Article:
Author Chuck Wendig posts these cool ‘5 Things I Learned Writing…” so I stole the idea from him. Thanks to everyone who is following the blog tour + give away!
1. The heart of each character is what is most significant to them… I’ve learned this truth from studying my heroes, and keeping it in mind as I wrote A BEAUTIFUL MADNESS helped me stay on track with the plot and keep the story lean and mean. While brainstorming this novel I quickly discovered a few things about my protagonist, Sammy Wood, that were the most significant to him. His greatest FEAR is that he will one day crack like his father has (his dad flipped one day and crippled his wife with a lead pipe) and destroy someone he loves, and that neither he nor anyone else will see it coming; His greatest HOPE is that his mother, brother, sister and himself will be a family again; His greatest CHALLENGE, which is complicated by his overriding fear and hope, is that his family is being torn apart by a mysterious stranger he has to stop without losing himself to the darkness he knows lives inside him.
2. The types of stories I want to tell have changed over time. When I sold my first novel—Nursery Rhymes 4 Dead Children—three years ago, there was a crime element to everything I wrote, but they were supernatural stories. But as I began to read James Lee Burke, John D. MacDonald, and others, I really fell in love with the honest grit in straight up crime fiction. Real people affecting other real people’s lives, all of them flawed by their little or large hang-ups, each character the hero of his own story.
3. Mentors are priceless. Long before I ever sold anything, agent Ethan Ellenberg and author Tom Piccirill gave me advice that made me up my game and grasp the importance of craft. Piccirilli in particular was pivotal in my career and I’ve never met a more helpful professional willing to give guidance to a nobody. I dedicated my first Crime novel to them because of their influence. I also swear by hand copying my favorite novels into notepads to learn how my heroes have crafted their stories. I wouldn’t be a writer at all, or I’d be a much lesser one, if I didn’t have hundreds of books that made me feel and made me think.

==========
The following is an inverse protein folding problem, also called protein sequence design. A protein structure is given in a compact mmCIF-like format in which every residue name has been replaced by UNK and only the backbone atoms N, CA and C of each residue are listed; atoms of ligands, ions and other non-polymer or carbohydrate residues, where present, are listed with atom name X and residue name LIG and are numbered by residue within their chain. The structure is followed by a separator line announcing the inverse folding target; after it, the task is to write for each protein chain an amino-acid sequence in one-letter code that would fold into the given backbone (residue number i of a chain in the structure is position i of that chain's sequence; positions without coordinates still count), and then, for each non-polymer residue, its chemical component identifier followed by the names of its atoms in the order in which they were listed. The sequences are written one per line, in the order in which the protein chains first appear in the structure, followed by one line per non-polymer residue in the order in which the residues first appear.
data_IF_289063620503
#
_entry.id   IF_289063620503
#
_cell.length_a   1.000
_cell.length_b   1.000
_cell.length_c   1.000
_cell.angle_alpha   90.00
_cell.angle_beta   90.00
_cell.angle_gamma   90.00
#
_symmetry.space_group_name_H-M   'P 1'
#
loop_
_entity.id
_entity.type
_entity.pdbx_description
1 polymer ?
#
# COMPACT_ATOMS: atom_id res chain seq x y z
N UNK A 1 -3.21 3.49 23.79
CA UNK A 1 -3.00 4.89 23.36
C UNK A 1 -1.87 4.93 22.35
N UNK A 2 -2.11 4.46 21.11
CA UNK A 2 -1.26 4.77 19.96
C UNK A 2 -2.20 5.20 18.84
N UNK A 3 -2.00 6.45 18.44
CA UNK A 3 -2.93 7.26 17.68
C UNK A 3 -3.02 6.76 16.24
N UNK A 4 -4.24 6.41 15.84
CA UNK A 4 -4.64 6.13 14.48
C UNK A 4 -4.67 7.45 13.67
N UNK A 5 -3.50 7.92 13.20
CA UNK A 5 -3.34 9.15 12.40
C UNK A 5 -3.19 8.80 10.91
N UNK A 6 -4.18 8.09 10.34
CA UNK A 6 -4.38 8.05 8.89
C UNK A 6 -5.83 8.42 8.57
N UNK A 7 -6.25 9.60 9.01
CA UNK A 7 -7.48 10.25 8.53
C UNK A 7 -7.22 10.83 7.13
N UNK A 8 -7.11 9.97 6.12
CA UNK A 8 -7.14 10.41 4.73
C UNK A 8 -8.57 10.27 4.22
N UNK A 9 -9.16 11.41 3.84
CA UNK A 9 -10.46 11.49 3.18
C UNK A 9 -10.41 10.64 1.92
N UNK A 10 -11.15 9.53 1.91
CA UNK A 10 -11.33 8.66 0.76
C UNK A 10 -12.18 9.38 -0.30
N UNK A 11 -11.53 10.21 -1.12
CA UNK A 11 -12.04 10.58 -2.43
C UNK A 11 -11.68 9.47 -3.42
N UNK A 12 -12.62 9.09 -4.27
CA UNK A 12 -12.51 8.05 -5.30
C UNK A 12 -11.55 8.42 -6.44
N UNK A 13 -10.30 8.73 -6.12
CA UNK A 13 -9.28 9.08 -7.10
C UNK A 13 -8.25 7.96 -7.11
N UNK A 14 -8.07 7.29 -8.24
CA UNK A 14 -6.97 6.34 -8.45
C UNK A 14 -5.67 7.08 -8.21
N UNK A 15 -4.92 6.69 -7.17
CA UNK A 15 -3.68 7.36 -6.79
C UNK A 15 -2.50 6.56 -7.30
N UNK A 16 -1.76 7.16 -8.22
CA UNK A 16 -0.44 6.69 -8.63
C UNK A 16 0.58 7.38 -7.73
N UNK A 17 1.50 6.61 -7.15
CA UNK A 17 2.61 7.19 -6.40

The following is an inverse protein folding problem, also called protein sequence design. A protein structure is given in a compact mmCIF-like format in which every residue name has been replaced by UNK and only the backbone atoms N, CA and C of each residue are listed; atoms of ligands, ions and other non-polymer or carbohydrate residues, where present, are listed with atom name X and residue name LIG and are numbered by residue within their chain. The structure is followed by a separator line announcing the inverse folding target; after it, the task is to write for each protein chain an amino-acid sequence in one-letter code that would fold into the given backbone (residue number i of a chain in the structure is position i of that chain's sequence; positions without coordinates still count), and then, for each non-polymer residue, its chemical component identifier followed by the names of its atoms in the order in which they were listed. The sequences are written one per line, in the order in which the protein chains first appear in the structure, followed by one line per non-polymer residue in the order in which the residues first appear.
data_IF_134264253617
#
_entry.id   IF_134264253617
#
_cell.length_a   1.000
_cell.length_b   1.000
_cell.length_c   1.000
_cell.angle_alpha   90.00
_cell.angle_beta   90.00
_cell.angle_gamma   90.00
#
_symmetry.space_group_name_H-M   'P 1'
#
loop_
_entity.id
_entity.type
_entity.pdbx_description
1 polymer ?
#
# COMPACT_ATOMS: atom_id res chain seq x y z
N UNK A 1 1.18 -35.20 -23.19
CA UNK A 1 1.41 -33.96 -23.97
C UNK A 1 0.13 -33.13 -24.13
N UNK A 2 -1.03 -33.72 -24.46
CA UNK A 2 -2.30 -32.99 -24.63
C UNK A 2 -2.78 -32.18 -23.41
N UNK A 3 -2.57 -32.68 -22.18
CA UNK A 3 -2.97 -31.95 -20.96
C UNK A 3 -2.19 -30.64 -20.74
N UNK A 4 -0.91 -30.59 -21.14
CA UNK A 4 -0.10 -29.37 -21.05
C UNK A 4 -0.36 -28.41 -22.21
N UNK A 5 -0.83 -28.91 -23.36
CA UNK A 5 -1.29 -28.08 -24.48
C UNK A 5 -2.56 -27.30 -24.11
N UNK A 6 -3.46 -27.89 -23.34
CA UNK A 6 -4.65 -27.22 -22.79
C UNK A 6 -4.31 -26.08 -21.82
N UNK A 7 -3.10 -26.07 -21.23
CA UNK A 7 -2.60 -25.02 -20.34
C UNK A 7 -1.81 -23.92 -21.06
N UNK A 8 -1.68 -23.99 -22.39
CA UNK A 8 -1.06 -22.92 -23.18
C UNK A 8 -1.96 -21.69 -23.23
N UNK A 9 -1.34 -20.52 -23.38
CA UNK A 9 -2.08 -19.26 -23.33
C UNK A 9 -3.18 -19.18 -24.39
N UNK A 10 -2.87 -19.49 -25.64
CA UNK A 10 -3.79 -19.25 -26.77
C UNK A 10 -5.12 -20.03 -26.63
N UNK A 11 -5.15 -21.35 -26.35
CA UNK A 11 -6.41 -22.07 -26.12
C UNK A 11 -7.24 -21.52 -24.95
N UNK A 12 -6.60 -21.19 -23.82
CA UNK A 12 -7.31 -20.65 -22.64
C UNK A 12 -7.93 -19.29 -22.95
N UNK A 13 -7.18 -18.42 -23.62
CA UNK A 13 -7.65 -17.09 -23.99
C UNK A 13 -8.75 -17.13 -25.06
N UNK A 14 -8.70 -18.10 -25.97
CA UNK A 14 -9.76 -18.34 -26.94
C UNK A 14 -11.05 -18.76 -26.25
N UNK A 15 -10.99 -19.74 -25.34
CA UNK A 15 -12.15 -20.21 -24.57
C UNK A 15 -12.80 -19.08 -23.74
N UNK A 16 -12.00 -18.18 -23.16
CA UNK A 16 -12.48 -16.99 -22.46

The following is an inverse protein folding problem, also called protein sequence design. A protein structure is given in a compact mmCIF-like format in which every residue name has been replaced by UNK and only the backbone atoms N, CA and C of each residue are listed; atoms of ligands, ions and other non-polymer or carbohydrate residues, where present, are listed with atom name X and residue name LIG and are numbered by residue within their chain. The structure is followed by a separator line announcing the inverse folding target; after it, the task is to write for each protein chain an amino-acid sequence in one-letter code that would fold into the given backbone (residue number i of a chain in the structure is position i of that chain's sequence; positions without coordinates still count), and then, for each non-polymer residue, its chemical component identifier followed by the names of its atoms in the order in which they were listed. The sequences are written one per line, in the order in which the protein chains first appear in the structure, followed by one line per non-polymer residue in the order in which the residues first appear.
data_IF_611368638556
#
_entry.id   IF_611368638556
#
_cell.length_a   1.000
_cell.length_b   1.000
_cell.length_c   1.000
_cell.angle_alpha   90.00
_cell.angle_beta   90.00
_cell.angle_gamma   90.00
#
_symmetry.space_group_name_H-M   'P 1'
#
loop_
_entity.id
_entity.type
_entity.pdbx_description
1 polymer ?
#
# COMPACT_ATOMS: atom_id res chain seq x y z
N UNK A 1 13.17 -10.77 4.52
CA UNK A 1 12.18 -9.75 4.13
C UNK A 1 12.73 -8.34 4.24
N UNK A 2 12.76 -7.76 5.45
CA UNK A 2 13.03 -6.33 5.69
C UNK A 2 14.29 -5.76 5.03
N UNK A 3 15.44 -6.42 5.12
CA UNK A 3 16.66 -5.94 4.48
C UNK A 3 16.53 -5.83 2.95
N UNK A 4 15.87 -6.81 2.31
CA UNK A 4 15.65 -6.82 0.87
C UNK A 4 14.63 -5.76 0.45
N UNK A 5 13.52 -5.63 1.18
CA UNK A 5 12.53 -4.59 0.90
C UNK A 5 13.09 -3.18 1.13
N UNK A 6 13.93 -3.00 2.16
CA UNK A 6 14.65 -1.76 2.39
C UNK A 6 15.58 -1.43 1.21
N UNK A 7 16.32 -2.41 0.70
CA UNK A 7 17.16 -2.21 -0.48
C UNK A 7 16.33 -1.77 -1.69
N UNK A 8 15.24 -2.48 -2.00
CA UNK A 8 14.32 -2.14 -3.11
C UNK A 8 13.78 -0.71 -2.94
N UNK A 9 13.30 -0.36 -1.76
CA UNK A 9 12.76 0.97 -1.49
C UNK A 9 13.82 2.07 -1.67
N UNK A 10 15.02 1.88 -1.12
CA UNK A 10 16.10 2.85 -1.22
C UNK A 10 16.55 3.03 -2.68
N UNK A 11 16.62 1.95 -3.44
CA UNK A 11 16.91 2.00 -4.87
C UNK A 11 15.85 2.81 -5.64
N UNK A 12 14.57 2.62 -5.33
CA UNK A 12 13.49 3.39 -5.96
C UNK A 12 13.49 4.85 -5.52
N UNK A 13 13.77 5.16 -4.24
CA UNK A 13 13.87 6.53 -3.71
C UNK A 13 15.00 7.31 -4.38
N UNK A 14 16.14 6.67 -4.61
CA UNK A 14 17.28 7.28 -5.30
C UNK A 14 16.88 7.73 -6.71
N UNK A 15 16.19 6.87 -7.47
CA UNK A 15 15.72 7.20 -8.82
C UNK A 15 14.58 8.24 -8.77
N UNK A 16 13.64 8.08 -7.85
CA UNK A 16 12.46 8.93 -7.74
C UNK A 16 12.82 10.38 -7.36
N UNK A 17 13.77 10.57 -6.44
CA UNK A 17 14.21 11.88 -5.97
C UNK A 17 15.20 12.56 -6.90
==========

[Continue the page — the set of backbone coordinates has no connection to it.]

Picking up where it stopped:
4. I can accomplish a lot in a short time when I trust my instincts. I love to brainstorm and do a slight outline before writing and its useful for me, but as I’m writing, my favorite moments are always when a scene goes in a direction I hadn’t planned on and I can feel, I know, that it’s the right direction, that prior to that moment I had only been floundering. The more I trust my instincts the less I have to rewrite and the truer I feel the story ends up.
5. I love breaking the rules. I broke all kinds of rules writing A BEAUTIFUL MADNESS and really didn’t expect to sell it all. But I knew that what I had done could work if I the characters, the scenes, and their cumulative momentum were engaging enough.
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Prior blog tour/giveaway posts (more chances to win!):
So, You Want To Be A Writer
First Ideas/Are They Worth Writing?
Ways to Measure Your Success
Author bio: Lee Thompson is the author of the Suspense novels A BEAUTIFUL MADNESS (August 2014), IT’S ONLY DEATH (January 2015), and WITH FURY IN HAND (May 2015). The dominating threads weaved throughout his work are love, loss, and learning how to live again. A firm believer in the enduring power of the human spirit, Lee believes that stories, no matter their format, set us on the path of transformation. He is represented by the extraordinary Chip MacGregor of MacGregor Literary. Visit Lee’s website to discover more: www.leethompsonfiction.com